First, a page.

What I learned in San Francisco

This is not a Ben Shapiro column, this is just a tribute.

I’m a Midwestern boy, born and bred. I’ve lived in host of very small cities of which you’ve probably never heard, sometimes near live animals. Even though my parents are from the East Coast, the closest I’ve ever come to big city living is watching Friends. The friends often visit a coffee shop called Central Perk, which is a very clever play on words because it is located next to Central Park in New York City. So when I was invited by my uncle’s cousin’s friend’s family to visit San Francisco, I was very excited.

Many people in flyover country like to look down on people in blue state country, because they are all going to Hell. It’s no surprise that our preacher paints inhabitants of the East Coast and the West Coast as pagan, often evil, straight out of Sodom and Gomorrah. Anyone who says “cah” instead of car or has a name ending in a vowel is labeled unamerican by those in the Midwest. Looking down on coastal dwellers gives lots of Midwesterners a sense of superiority, secure in their knowledge that they are more righteous, less likely to impregnate a 14 year-old Vietnamese immigrant and more decent than the disease-ridden people in the urban hellholes. After all, out in Rochester and Fargo there are boys who don’t call each other “dog”, milk delivery services and churches where the pastor still believes in God. What could be nicer?

Well, after spending a few days in the city by the Bay, it’s even clearer to me that the Midwestern elitists have everything upside down. Here are just a few of the lessons I learned from folks who live on the coasts:

Looking people in the eye isn’t a crime. Just the other day, a very muscular man with a mustache wearing a police hat and a sleeveless leather vest was staring at me. When he saw me notice him, he gave me a big smile and invited me to a dance party. Wasn’t that nice!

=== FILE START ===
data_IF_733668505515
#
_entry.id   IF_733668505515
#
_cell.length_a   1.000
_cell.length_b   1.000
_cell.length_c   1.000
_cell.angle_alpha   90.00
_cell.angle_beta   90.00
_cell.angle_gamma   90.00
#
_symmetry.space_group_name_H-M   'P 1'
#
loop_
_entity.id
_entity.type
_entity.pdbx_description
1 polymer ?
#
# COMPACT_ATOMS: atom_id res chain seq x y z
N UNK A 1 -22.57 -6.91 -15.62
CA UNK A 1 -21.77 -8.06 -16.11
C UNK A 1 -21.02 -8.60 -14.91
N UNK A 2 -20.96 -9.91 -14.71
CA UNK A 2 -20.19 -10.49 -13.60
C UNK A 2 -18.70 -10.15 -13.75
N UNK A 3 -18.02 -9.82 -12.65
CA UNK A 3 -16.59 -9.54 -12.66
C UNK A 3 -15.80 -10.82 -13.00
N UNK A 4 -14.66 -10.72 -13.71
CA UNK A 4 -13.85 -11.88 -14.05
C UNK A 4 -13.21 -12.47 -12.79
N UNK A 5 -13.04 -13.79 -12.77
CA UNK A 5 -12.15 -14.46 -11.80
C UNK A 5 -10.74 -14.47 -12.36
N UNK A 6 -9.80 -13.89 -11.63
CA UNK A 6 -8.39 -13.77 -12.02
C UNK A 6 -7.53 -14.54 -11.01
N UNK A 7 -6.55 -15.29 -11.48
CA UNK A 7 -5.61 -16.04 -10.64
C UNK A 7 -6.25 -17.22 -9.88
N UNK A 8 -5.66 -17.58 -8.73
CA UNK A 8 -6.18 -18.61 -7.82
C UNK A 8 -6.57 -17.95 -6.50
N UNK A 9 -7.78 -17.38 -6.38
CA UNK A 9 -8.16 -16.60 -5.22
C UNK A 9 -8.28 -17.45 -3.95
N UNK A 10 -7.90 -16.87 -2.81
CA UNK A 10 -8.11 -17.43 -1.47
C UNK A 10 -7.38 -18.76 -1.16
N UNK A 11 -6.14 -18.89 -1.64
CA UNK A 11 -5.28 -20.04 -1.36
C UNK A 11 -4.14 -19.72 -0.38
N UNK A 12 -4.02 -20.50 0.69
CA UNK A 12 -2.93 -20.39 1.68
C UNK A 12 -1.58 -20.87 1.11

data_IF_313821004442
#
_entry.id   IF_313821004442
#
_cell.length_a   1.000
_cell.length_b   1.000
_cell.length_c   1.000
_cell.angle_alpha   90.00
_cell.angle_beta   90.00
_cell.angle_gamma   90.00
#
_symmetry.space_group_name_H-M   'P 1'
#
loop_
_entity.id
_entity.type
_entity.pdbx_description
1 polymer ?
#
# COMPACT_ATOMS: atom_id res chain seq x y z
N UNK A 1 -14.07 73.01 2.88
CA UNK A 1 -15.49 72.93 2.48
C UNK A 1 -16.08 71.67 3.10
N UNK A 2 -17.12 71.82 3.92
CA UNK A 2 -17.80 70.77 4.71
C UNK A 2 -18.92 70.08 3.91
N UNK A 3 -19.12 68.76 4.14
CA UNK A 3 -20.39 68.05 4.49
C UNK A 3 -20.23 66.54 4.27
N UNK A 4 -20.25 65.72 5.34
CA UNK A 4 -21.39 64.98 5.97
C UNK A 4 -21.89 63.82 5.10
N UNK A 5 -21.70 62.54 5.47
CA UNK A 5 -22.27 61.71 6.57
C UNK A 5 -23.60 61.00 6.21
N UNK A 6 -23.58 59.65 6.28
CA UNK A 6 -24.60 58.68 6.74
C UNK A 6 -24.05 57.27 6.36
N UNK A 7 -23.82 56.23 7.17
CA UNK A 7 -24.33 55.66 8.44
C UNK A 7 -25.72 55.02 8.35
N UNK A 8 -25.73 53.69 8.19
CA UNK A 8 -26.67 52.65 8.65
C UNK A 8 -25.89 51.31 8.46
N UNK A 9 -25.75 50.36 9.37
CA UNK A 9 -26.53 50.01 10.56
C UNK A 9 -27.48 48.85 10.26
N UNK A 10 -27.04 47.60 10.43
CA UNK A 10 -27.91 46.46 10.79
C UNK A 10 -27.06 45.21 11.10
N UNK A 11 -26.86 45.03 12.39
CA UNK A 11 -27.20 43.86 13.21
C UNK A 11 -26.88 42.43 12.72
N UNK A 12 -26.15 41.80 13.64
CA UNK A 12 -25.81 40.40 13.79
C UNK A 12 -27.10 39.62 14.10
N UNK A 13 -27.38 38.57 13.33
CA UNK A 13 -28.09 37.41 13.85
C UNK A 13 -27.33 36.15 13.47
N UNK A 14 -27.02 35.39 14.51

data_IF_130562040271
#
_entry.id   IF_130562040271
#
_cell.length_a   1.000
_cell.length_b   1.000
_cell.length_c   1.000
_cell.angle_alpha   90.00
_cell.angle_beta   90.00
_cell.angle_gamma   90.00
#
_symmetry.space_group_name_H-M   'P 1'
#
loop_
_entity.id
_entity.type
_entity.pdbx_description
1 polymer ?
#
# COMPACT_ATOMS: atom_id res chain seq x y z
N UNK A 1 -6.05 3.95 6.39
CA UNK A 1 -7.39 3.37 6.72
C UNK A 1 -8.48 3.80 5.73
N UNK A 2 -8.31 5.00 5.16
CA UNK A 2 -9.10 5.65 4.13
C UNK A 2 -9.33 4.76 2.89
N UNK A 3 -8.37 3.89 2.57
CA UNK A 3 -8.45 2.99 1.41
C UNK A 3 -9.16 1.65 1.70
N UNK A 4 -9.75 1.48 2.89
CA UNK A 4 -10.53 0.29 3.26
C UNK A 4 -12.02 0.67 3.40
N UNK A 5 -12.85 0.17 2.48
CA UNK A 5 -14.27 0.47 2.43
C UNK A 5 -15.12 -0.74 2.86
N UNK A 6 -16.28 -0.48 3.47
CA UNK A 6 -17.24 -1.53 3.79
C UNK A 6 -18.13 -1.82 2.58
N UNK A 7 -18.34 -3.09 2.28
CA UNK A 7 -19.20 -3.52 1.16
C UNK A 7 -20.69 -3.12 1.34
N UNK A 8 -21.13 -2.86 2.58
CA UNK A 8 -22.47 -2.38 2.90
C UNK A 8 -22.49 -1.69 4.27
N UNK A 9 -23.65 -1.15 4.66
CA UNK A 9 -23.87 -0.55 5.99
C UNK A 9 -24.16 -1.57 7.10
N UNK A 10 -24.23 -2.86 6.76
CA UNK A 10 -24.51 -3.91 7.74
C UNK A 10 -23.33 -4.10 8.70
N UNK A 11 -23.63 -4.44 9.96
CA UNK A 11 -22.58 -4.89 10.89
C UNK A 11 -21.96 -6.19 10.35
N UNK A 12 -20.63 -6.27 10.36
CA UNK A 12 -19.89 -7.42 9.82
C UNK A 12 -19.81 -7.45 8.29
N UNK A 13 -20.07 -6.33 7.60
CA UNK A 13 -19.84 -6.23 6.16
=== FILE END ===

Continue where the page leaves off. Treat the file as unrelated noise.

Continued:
You don’t have to keep your distance, friend! In the Midwest, people don’t like to touch each other, especially men. Here in the friendly big city, people will greet each other with hugs, even kisses sometimes. Those mustaches sure tickle! But I think one very ugly woman who was wearing fishnet stockings might have overdone it a little when she grabbed my behind and asked if I’d ever played Wheelbarrow before.

There’s plenty of time. There’s always a pot of coffee on at my parent’s house, and that Norwegian black tar sure can keep you up at night. But my new friends at Aunt Charlie’s Lounge have turned me on to something that works even better. Two hits of their homemade crystal meth and suddenly you feel like there’s 48 hours in the day!

Tune in next week, when young Mr. Shapiro reports his exciting new discovery that south of the border, a strange and incomprehensible language called “Espanol” is being spoken by the short, brown-skinned natives.